“Welcome to Marwen” and the power of art therapy

Welcome to Marwen is a film due out on December 21 starring Steve Carell (though, honestly, Jeremy Renner would have been a dead ringer). At first glance it looks like a weird film about a man playing with dolls, but don’t be fooled by that. Marwen is so, so much more than live action mixed with fantasy. It’s a story of loss, recovery, and overcoming disability. And it’s a true story.

 

    A Life Lost

Mark Hogancamp was an artist and photographer, five years in the Navy, five years married, and an alcoholic. In April of 2000, he admitted to being a cross-dresser while drinking in a bar. When he left the bar, five men beat him so badly that he spent nine days in a coma, and forty days in the hospital relearning how to walk, talk, and behave. He had permanent memory loss of everything before the beating, and severe post-traumatic stress. His entire life before that night had been erased. Insurance cut off his therapy after a year, and he could not afford to continue on his own.

Healing Himself

    Instead, Hogancamp turned to fantasy art. Outside his home in New York State, he created Marwencol, a fantastically detailed Belgian town caught up in World War II, and populated it with excruciatingly detailed 1/6-scale figures (that’s Barbie-sized, if you don’t know. Before his injury, he’d painted miniature aircraft as a hobby, but now his hands shook too much) – including both himself and his attackers. In Marwencol, a safe place populated by women, grisly acts do occur (it’s WWII), but women are the heroes. Through the scenes he set up, Hogancamp worked out a lot of his rage and anger by “killing” his attackers over and over, his own form of therapy to deal with the loss of 38 years of memory and the disabilities he’d been left with. He can no longer draw, but he can use a camera, and his artistic photos of his figures caught the eye of the right people. They were published in an art journal, then on to a gallery show, and then a well-received documentary (Marwencol). In 2015, a book was released to critical acclaim (Welcome to Marwencol). Now, Robert Zemeckis has picked up the trail, and turned the story into a wider drama for the holiday season.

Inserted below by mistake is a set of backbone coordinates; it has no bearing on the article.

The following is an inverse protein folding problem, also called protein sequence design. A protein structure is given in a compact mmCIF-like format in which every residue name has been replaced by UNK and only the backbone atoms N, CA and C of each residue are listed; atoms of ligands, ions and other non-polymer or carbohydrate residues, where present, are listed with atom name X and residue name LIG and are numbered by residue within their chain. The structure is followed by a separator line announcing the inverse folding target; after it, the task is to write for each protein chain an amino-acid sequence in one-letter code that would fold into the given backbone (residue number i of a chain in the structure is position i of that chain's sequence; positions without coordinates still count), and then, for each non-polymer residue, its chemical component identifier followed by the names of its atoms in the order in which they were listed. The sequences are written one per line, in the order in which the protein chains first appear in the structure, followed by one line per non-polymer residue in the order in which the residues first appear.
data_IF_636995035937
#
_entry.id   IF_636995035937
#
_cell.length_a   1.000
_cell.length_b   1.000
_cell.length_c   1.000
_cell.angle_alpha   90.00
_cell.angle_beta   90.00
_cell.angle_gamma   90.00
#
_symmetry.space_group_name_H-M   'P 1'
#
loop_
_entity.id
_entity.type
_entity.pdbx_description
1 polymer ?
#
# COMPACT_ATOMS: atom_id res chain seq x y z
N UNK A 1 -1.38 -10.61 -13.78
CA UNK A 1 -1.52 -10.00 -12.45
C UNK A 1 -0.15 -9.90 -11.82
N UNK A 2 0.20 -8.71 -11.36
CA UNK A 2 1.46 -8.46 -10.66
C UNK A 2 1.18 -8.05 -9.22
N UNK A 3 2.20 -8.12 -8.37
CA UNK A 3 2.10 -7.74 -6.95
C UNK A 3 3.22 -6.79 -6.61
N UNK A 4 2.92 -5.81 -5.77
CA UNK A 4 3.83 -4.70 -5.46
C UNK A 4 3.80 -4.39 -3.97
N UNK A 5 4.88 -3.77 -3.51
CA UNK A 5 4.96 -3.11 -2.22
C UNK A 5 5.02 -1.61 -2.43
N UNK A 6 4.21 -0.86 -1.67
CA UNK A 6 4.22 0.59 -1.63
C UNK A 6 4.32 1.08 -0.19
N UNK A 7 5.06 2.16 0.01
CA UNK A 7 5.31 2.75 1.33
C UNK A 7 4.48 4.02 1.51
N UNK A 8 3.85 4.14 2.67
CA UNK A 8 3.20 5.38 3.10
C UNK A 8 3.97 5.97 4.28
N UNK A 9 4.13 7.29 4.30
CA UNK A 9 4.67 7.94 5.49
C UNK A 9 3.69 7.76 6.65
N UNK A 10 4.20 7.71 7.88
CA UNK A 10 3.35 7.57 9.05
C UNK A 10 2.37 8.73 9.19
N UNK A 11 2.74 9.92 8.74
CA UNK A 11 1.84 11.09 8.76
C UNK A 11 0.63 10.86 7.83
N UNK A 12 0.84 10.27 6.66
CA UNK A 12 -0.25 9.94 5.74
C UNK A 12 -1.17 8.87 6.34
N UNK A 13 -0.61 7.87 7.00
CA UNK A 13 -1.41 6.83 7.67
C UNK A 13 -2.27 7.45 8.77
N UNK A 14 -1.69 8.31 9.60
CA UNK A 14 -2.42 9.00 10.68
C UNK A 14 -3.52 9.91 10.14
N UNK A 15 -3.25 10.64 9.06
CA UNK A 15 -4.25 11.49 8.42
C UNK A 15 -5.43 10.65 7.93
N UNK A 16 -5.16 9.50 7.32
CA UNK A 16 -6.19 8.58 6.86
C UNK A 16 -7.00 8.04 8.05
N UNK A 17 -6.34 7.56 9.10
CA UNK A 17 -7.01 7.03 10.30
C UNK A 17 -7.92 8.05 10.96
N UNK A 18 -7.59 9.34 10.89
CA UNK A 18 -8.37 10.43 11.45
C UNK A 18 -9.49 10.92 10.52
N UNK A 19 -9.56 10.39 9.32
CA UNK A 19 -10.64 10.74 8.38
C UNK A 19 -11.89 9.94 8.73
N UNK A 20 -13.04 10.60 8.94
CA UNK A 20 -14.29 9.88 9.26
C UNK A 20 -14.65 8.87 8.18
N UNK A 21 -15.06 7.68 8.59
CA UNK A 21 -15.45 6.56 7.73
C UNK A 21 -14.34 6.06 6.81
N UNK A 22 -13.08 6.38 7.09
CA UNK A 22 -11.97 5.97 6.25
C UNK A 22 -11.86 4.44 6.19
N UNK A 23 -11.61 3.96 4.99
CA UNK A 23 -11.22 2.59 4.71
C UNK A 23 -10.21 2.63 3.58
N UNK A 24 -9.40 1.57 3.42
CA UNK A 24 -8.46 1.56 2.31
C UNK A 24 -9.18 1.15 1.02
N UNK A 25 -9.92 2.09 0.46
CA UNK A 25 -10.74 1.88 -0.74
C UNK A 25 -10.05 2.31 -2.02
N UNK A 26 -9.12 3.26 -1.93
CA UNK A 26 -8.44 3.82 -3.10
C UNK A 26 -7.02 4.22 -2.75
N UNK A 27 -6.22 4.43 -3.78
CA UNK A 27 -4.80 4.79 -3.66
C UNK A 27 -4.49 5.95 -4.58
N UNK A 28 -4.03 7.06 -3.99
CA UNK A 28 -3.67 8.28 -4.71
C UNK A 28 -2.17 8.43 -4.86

Life is Art; Art is Life

    Hogancamp’s photos are a child’s dream: proof that your dolls/action figures are having a rich life when you aren’t looking, a voyeuristic peek into a place where anyone can be the hero, the bad guys always lose, and Mom is there to save the day. His photos are eerie in their realism, down to pen-tip bullet holes and nail-polish blood, a dream gone creepy where department store mannequins have replaced people but you can’t always tell at first glance. Take a look at some of his works here, and if you like them, you can purchase some for yourself here.

    Severe head trauma is no laughing matter. Not everyone emerges from a coma, and fewer still survive them without some form of permanent disability. Trauma has been implicated in everything from brain cancers to seizures to murder, and the road to recovery is long, difficult, fractured, and rarely complete. We think of therapy as being Freudian, or using a walker down a hospital corridor, and dismiss art therapy as wasting time on a hobby, but to some, art therapy may be their very salvation. Hogancamp is still shy, plagued by anxiety and difficulties, his memories will never return, but he’s found his support, and that makes all the difference in the world.

    Check out the movie this Christmas, and read up on these other real-life survivors and their determination to pull themselves through the toughest of times. You might even be inspired to dabble in a little art therapy yourself.

Ghost Boy : The Miraculous Escape of a Misdiagnosed Boy Trapped Inside His Own Body by Martin Pistorius

The Diving Bell and the Butterfly by Jean-Dominique Bauby

Proof of Heaven : A Neurosurgeon’s Journey Into the Afterlife by Eben Alexander

The Long Awakening : a Memoir  by Lindsey O’Connor